Tweet Tweet – What’s buzzing in social?
September 18, 2015
As you may have heard through the Twitter-vine yesterday, Tonic attended Social Media Week London, which hosted presentations from the likes of Facebook, BuzzFeed and Misfit Economy. After having had a chance to wrap our heads around all the amazing info we received, we thought it might be a good idea to recap our commentary on Twitter by providing you with an overview of the four main themes discussed at #SMWLDN.
One of the recurring words used at #SMWLDN was ‘authenticity’. People are looking for something genuine to connect with. Consumers know when they are being deceived and will automatically think branded content is negative. Just like us, consumers want to experience an emotional impact when interacting with content and that impact will not occur if the information is disconnected from their everyday lives. Brands need to take a more subtle approach in getting their brand messages across to pass under the radar of critical consumers. In a nutshell brands need to be more approachable and stop trying to be ‘impressive’.
Co-creation was another big theme of the day – a notion closely linked to the push towards more authentic content. People are more likely to value, engage and share content that they have helped create; a phenomenon classed as the ‘IKEA effect’. A great example of co-creation is the www.globalhappyparty.com The campaign received huge support worldwide and is a perfect case study of the success a campaign can have if you ask people to participate and help create versus the standard marketing strategy of create and push. Now, for us PR people the importance of two-way communication is not news, but it is the notion of taking the engagement to a higher level than likes and comments, which we need to embrace. Ultimately we need to re-assess our content strategies to always include a level of co-creation.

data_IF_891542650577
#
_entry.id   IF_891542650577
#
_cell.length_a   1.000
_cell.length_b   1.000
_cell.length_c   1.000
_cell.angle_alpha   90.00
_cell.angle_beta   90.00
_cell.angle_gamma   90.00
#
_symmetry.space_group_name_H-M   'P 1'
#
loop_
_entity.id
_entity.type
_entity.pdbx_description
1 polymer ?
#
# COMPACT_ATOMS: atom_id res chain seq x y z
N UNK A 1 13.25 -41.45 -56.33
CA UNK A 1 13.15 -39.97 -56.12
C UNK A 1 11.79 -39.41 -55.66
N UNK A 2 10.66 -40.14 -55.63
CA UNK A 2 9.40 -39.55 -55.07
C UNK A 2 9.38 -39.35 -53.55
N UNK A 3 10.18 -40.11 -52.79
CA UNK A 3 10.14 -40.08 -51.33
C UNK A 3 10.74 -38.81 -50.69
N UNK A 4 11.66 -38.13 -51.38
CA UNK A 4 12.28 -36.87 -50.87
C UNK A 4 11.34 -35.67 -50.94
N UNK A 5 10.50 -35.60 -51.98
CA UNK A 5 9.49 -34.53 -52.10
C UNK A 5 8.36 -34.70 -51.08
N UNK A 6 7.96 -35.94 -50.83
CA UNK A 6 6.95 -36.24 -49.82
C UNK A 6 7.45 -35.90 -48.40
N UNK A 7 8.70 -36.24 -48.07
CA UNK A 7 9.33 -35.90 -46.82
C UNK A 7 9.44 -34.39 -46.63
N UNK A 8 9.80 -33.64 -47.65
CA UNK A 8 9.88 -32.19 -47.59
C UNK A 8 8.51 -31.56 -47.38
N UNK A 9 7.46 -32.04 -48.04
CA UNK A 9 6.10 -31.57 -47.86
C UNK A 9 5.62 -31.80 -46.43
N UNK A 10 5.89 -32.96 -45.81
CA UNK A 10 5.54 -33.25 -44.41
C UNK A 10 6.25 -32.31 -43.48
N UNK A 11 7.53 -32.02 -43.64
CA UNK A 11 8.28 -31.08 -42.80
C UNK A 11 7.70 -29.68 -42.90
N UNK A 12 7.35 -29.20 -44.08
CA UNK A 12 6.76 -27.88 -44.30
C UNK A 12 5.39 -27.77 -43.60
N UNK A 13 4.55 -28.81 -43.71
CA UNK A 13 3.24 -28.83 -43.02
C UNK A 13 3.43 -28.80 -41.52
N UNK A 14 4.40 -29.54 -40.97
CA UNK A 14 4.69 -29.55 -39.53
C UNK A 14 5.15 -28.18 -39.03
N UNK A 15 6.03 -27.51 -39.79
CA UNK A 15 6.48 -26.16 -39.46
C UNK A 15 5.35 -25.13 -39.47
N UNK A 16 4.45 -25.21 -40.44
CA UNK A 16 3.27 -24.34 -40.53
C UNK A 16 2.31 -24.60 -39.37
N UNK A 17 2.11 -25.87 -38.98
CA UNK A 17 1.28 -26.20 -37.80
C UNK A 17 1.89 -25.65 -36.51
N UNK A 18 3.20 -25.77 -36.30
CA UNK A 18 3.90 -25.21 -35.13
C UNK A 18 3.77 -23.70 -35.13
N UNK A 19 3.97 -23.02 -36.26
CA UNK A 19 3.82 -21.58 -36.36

One of the more interesting themes was that of frugality as a root to innovation. The notion of limiting budgets to create innovative and approachable content was an approach many agreed on. The argument being that small budgets encourage ‘out of the box’ thinking and thereby, force you to tolerate the unknown, opening you up to taking more chances. Key takeaway – set yourself limits and embrace the unknown
Brands need to adapt their content to individual platforms and audience groups. Now, this is not novel advice and I’m sure we can all agree that this is something we as PR people try to do in everything we do. However, due to lack of digital expertise or budget there are still those who try and navigate the social space by pushing out the same or similar content on all their social platforms missing the impact of individualised content on each channel. It is up to us to make sure that our campaign ideas and content allow for adaptation within a budget that is feasible for the client – a task that should spur on innovation if you ask #SMWLDN.
Although many of these themes are recurrent, they are constantly evolving with new campaigns and platforms providing us with new outlooks and strategies that help us create successful social content that ensures KPIs are met and exceeded – in the world of social nothing ever stays the same, and we hope our short overview has served as a reminder of that.